Spain threatens to reject Brexit deal over Gibraltar

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"What is being negotiated has a territorial scope that does not include Gibraltar. the future negotiations on Gibraltar are separate".

Ministers from the EU27 formally approved the draft deal during a meeting with Barnier in Brussels on Monday. He added, "we have divorce papers on the table".

"In particular the member states support the draft withdrawal agreement". "And that is what has to be made clear".

Borrell, however, didn't refer to the all-important term, "veto", which would see Spain block approval of the withdrawal agreement. He wants Gibraltar's future to be dealt with separately by Madrid and London.

"This is what needs to be made clear, and until it is clarified in the withdrawal agreement and in the political declaration on the future relationship, we can not give our backing". Mrs May has said this is like that for her.

With resistance growing to the withdrawal agreement in London, the European Union remains stoic on whether the deal will make it to the end of the week.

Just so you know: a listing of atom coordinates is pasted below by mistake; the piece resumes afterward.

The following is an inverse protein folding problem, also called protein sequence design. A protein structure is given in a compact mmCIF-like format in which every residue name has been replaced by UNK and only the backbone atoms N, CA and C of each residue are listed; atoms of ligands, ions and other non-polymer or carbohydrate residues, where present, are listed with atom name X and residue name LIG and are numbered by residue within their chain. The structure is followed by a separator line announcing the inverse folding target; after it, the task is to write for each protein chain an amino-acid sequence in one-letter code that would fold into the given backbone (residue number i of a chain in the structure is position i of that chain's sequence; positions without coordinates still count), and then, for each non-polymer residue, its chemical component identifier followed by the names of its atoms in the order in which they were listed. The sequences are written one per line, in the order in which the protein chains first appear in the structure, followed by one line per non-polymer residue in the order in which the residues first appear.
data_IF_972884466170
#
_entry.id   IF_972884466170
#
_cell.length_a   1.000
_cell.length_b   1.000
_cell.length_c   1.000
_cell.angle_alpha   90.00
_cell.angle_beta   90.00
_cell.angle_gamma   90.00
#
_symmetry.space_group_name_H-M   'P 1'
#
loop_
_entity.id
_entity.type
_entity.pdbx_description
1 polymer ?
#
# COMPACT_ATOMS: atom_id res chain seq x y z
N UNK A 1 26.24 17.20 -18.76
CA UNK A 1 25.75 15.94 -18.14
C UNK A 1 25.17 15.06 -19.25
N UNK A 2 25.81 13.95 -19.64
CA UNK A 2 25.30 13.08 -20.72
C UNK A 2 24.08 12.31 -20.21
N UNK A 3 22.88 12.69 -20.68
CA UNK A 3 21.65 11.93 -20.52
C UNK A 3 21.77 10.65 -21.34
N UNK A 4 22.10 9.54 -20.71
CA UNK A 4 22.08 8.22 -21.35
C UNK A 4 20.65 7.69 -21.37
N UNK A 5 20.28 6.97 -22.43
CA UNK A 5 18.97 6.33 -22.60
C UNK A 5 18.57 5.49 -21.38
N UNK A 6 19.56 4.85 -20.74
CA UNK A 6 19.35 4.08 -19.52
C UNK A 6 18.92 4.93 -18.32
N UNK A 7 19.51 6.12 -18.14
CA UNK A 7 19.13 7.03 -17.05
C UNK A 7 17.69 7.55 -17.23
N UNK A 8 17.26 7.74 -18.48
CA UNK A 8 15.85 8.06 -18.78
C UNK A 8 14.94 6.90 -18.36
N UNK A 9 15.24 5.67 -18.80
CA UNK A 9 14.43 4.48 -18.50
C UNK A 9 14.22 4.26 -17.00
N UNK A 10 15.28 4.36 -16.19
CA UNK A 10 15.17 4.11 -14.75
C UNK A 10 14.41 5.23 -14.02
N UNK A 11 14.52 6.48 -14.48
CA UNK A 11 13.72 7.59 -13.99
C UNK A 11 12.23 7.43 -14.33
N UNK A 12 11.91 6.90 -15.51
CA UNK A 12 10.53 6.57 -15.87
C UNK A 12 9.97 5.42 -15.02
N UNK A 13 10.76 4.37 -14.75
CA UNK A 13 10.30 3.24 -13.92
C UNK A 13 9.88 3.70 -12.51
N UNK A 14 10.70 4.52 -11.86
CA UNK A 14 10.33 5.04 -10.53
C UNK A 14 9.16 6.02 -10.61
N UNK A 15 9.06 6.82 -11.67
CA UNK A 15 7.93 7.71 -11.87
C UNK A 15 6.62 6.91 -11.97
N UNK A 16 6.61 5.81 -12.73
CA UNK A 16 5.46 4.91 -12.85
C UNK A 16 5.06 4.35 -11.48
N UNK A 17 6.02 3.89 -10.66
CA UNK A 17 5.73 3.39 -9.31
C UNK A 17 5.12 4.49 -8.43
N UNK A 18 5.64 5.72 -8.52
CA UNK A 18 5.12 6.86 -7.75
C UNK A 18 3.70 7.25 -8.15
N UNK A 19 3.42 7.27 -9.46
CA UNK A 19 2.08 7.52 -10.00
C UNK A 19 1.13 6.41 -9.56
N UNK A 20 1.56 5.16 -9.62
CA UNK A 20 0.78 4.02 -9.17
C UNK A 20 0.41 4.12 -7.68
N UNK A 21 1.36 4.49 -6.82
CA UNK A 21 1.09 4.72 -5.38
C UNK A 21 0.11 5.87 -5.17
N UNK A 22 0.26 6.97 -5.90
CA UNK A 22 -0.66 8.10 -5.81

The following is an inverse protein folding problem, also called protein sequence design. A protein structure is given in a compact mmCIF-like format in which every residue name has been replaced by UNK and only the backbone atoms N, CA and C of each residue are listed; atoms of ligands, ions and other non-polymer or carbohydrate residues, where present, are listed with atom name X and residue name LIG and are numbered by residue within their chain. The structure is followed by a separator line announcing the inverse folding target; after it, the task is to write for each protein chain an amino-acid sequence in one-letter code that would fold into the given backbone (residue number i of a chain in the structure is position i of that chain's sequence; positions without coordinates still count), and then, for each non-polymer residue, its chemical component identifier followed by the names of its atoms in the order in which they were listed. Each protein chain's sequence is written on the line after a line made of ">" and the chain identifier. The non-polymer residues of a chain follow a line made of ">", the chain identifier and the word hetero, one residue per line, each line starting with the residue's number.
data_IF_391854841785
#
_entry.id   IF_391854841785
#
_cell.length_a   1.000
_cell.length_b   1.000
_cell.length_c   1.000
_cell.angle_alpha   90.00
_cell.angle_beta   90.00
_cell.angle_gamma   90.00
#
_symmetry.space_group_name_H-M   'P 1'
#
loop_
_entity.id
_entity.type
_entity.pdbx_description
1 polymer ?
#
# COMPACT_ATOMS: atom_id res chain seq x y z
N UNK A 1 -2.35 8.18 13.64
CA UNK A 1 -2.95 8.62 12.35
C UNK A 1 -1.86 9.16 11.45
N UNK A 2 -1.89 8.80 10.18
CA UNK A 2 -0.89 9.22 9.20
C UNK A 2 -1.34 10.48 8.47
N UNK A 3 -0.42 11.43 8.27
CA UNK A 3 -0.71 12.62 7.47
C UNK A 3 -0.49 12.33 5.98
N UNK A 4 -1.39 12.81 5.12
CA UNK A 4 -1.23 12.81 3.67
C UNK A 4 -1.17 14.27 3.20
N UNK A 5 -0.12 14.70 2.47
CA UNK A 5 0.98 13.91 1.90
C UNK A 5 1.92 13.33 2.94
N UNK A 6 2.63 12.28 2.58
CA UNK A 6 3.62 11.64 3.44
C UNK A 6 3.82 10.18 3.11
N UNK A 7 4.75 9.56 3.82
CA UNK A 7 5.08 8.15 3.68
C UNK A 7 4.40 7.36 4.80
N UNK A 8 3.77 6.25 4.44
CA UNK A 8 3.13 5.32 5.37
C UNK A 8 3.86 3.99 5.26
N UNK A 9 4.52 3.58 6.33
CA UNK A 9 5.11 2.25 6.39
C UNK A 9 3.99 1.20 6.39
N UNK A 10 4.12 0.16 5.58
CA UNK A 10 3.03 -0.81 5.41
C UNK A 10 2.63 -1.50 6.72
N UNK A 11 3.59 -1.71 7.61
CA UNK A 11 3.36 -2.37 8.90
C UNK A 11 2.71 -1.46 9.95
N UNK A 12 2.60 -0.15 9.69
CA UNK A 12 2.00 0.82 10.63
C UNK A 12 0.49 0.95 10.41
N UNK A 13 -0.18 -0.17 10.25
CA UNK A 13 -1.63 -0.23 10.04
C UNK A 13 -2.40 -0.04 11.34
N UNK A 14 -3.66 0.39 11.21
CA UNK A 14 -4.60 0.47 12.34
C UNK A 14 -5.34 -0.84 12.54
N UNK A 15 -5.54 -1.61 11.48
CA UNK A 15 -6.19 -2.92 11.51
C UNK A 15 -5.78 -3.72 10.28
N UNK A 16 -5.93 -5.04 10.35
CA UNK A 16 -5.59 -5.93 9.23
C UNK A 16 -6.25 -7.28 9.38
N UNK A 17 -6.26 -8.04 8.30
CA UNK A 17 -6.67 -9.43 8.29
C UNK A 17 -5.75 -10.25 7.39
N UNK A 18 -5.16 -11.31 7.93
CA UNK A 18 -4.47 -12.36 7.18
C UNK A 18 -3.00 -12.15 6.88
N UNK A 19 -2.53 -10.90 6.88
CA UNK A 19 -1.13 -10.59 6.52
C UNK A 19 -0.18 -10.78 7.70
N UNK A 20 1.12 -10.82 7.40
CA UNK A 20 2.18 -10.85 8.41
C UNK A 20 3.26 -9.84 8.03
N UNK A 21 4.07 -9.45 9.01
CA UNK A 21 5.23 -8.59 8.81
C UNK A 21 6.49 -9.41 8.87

Spain said last week that it welcomed the inclusion of a protocol on Gibraltar in the draft Brexit agreement and that it would be positive for residents there.

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Despite mounting political pressure back in the UK, Prime Minister May remains as optimistic as her European counterparts.

An EU diplomat said the issue could go as far as the Sunday summit of all EU leaders aimed at rubber-stamping the Brexit deal, where other outstanding points are fisheries and a limit on any extension of a post-Brexit transition phase.

A series of debates will take place in the UK's legislative house over the coming weeks, with a vote on the agreement happening before Christmas.

An exceptional Brexit summit will take place in Brussels this Sunday (25 November), attempting to reach consensus on the agreement, which, with Spain's stance on Gibraltar becoming clear on Monday, may be more hard than was thought at first to achieve.

These agreements will be negotiated between Brexit day on March 29 and December 2020 - extendable once - and will enter into force at the end of the period.

Before this date, both parties will also have to finalise the Joint Political Declaration, a separate document about future relations between the United Kingdom and the EU.

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